IDLES have had a strange journey over the last few years. Reaching such a dizzying creative peak in 2018 off the back of their debut Brutalism and perfected sophomore Joy as an Act of Resistance left me wandering where exactly they could take their sound, the answer wasn’t very far. At least, there hasn’t been much of an ascension since 2018. Their late 2020 release Ultra Mono was a conformation that their sound and blunt messaging had run its course, with Sleaford Mods leading a general cultural shift in the perception of the band, moving from a refreshing angry take on political punk music, to tired slogans that only ever made the most obvious points. Their next album, CRAWLER, followed just a year later, clearly a reaction to this stagnation and though rough around the edges an impressive sideways step that signalled promise moving forward that there is still time for IDLES to be something more. But what followed? Well, silence… in-between CRAWLER and TANGK they have taken the longest break between releases that they have ever taken, but what has that time brought?

The album opens with perhaps one of the most tender cuts of the bands career, IDEA 01. Twinkling pianos and as delicate vocals as you could reasonably expect from a singer like Joe Talbot create a song that sounds like no other IDLES cut before it. It’s slow burn begins to build, but instead of the automatic monkey part of my brain that is waiting for an explosion kicking into gear when I listen to an IDLES track, I instead found myself sensing an explosion, but not necessarily wanting it to happen, just not yet anyway. That’s what track two’s job is. Gift Horse, though picking up the tempo of track one wasn’t the all out blitz of peak IDLES, instead opting for the Slowthai-esque post-punk of last years UGLY. Unfortunately the tired one liners also begin to make an appearance, with “fuck the king, he ain’t the king, she’s the queen” sticking out like a saw thumb. It’s never that what they’re saying isn’t agreeable, it’s that it’s so damn basic. Tracks 3 and 4, POP POP POP and Roy then go on to feel like not much more than album filler. Roy at least features some unique guitar tones and a strong vocal take, but it’s structure rarely leads anywhere, leaving Talbot to try and pick up the pieces with some desperate shrieks towards the end.

Track 5 pulls you back in with something a bit special. Gospel is perhaps the closet IDLES have ever come to a ballad. However, the tenderness doesn’t quite come across as intensely as I would have liked. It really made me question whether Talbot can carry a ballad in a meaningful way. As a few more tender tracks have begun to pop up in their latest couple of albums I fear perhaps not. Ultimately, Gospel does feel like a band out of their comfort zone, and not in a good way, despite the effort the has clearly been put in. Dancer is the next track, and a high point on the album, a fast paced cut that, with the help of LCD Soundsystem rises above what has come before it comfortably. The bands ability to really make you grit your teeth and scream along has subsided over the last few years, with the transition into the chorus not winding me up quite as tightly as I would’ve wanted. That being said, when IDLES want to get you in a mood to throw yourself into dozens of likeminded sweaty Neanderthals, they sure still know how to do it.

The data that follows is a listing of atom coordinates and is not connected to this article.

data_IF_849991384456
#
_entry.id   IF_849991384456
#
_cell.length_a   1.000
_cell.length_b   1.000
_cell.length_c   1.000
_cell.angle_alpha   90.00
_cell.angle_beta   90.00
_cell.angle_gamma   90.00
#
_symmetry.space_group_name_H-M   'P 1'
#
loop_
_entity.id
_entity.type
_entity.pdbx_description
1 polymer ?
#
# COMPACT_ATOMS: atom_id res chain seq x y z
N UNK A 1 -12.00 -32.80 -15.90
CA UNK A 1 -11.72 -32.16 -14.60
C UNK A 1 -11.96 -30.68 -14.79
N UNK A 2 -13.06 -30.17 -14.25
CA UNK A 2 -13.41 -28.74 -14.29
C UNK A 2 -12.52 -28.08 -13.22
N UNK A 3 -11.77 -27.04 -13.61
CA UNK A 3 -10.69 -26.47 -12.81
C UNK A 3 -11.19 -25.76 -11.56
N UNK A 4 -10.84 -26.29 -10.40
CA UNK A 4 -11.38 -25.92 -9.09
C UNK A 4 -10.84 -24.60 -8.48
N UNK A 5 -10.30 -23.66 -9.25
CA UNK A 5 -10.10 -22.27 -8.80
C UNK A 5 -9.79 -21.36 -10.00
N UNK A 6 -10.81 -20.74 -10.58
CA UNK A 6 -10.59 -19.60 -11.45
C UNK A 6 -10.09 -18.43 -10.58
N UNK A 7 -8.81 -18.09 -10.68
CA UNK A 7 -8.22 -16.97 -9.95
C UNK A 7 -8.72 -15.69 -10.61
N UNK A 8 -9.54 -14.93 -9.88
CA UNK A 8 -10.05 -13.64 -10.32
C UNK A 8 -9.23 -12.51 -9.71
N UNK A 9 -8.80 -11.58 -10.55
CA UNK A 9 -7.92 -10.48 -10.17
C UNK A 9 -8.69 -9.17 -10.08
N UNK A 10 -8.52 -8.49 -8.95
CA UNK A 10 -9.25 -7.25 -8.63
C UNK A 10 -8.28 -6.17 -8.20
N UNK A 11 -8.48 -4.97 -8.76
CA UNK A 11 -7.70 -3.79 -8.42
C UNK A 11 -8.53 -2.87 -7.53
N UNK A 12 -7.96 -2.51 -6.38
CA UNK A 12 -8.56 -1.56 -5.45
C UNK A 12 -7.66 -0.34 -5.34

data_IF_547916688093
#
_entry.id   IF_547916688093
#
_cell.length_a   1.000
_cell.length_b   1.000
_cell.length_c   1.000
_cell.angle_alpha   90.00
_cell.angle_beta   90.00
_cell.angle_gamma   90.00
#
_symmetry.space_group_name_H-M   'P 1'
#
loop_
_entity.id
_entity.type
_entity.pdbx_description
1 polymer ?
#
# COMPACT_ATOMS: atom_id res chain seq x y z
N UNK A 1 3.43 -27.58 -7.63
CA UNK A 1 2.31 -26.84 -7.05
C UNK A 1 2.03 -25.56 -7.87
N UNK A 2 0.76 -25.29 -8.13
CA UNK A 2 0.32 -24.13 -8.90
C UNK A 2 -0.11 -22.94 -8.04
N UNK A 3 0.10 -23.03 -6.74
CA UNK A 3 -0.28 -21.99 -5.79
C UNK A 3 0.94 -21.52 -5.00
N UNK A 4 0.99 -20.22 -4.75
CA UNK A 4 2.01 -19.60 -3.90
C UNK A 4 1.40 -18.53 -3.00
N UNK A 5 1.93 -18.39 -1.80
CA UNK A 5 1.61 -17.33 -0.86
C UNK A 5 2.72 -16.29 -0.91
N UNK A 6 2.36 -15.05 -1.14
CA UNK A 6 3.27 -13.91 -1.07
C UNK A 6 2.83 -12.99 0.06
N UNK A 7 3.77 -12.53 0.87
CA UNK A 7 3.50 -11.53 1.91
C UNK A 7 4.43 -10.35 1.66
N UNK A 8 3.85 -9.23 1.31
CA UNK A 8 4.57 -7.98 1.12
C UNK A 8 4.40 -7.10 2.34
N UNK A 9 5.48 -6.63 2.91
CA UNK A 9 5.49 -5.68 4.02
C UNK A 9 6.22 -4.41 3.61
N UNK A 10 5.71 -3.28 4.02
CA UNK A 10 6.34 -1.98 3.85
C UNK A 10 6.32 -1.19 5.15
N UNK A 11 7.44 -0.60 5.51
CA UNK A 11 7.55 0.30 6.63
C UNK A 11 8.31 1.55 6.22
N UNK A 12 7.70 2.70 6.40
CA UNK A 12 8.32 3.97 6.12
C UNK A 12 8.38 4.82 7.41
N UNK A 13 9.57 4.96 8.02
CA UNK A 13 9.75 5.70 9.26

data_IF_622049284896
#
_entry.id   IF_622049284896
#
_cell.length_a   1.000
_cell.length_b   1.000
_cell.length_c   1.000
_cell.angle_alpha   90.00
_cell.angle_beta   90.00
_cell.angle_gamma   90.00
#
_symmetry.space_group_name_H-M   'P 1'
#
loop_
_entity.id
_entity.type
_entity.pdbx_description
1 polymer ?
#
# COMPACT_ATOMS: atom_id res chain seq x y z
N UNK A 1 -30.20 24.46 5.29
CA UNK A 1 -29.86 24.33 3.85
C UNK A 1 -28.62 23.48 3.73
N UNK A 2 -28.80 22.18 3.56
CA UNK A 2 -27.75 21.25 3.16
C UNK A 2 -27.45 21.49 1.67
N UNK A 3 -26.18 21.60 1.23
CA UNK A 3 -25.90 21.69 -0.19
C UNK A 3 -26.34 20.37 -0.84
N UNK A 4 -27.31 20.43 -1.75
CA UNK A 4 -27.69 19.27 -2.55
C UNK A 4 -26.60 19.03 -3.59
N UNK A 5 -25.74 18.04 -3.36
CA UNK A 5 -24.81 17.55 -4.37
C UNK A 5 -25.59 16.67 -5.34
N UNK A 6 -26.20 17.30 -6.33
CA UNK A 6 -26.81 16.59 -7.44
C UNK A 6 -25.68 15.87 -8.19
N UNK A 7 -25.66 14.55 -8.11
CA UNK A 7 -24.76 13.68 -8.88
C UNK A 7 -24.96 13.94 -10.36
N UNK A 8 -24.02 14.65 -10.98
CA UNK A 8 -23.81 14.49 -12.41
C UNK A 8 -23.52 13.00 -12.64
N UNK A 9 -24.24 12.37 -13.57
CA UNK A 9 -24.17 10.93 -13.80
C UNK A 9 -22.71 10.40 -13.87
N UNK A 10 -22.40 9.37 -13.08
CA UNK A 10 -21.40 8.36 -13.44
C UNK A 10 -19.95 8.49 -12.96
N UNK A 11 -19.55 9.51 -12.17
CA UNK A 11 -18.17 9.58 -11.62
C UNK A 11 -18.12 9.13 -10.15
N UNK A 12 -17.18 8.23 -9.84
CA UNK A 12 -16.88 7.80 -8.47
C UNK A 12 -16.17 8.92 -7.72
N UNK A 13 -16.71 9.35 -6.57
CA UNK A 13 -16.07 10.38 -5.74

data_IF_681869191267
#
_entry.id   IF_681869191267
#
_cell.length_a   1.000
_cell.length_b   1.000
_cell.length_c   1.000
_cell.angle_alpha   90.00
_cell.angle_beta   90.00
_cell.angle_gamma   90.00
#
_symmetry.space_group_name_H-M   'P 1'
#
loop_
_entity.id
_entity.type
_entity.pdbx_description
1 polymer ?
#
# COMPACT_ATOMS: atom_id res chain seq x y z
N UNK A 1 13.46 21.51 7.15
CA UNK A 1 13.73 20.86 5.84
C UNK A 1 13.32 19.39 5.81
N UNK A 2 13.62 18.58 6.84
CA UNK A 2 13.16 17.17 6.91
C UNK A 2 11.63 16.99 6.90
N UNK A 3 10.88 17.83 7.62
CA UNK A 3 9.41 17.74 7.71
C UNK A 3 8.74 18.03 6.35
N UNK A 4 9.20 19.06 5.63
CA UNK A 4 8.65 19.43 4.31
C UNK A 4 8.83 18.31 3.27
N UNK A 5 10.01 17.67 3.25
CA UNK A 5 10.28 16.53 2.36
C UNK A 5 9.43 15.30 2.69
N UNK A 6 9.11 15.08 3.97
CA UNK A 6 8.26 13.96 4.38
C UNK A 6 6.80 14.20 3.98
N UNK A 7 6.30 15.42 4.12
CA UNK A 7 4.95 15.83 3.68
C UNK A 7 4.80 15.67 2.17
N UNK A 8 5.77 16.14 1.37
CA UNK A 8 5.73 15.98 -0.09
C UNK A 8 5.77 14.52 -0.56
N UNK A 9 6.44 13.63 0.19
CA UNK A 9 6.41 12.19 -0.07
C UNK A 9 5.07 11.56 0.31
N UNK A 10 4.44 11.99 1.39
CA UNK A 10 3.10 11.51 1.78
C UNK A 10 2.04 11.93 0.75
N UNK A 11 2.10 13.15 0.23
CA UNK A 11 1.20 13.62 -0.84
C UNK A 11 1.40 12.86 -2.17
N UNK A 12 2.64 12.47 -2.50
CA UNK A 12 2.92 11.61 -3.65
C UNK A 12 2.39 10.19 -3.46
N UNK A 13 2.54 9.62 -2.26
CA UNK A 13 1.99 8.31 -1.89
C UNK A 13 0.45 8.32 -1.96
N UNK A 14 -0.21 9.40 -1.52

Grace follows, the bands best example of a slow burner on the entire LP. Although there is the customary socio-politically void sloganeering that we’ve all come to expect, this time coming in the form of “No God, no King, I said love is the thing.” Yes, yes we get it, we know. As much as the track really feels like it’s pulling back to kick, the lack of a follow through is okay because of the track that follows. HALL AND OATES is the most clean cut punk track on the album. Harking back to the seventies more than the band ever has, the most beautiful thing about the song perhaps is the irony that the blank minded sloganism the track is built around, “I love my man, I love” has been personified by none other than Hall and Oates, who if any recent court cases are anything to go by, perhaps are the tightest of buddies anymore has there ever been a better example of how life, politics and relationships are infinitely more complicated and intricate than the simple binary one liners IDLES tend to write into their tracks. Irony aside though it is cool to see IDLES explore a side of punk music that they haven’t really delved that deep into yet.

Track nine, Jungle signifies another example of nothing much more than filler, failing to deliver where perhaps the band of 6 year ago would have. Gratitude offers up perhaps the strongest instrumental on the entire album, though with a vocal performance that doesn’t quite manage to meet the same high standards. A pounding run of drums, bass and guitars means that the heights the track reaches is still pretty admirable though. The final track, Monolith is a real lullaby of a final song, with a beautifully un-IDLES saxophone to close the track. It only left me wishing that there was far more of it throughout the entire album, cutting short before it really got a chance to effect me emotionally and feeling like a half-baked stroll into “something new.”

I feel almost bad looking back at my thoughts for the album, as I feel I have come across perhaps too negatively for what it album deserves, but it has to be said that there has been a stagnation of their sound from CRAWLER to TANGK is it a step down? No! But its barely a step sideways and it certainly isn’t a meaningful step forward. I suppose it all really comes down to one thing, which some people may enjoy and some may not, you know what you’re gonna get with IDLES these days.

Tangk Will Be Released Via Partisan Records on Friday 16th February 2024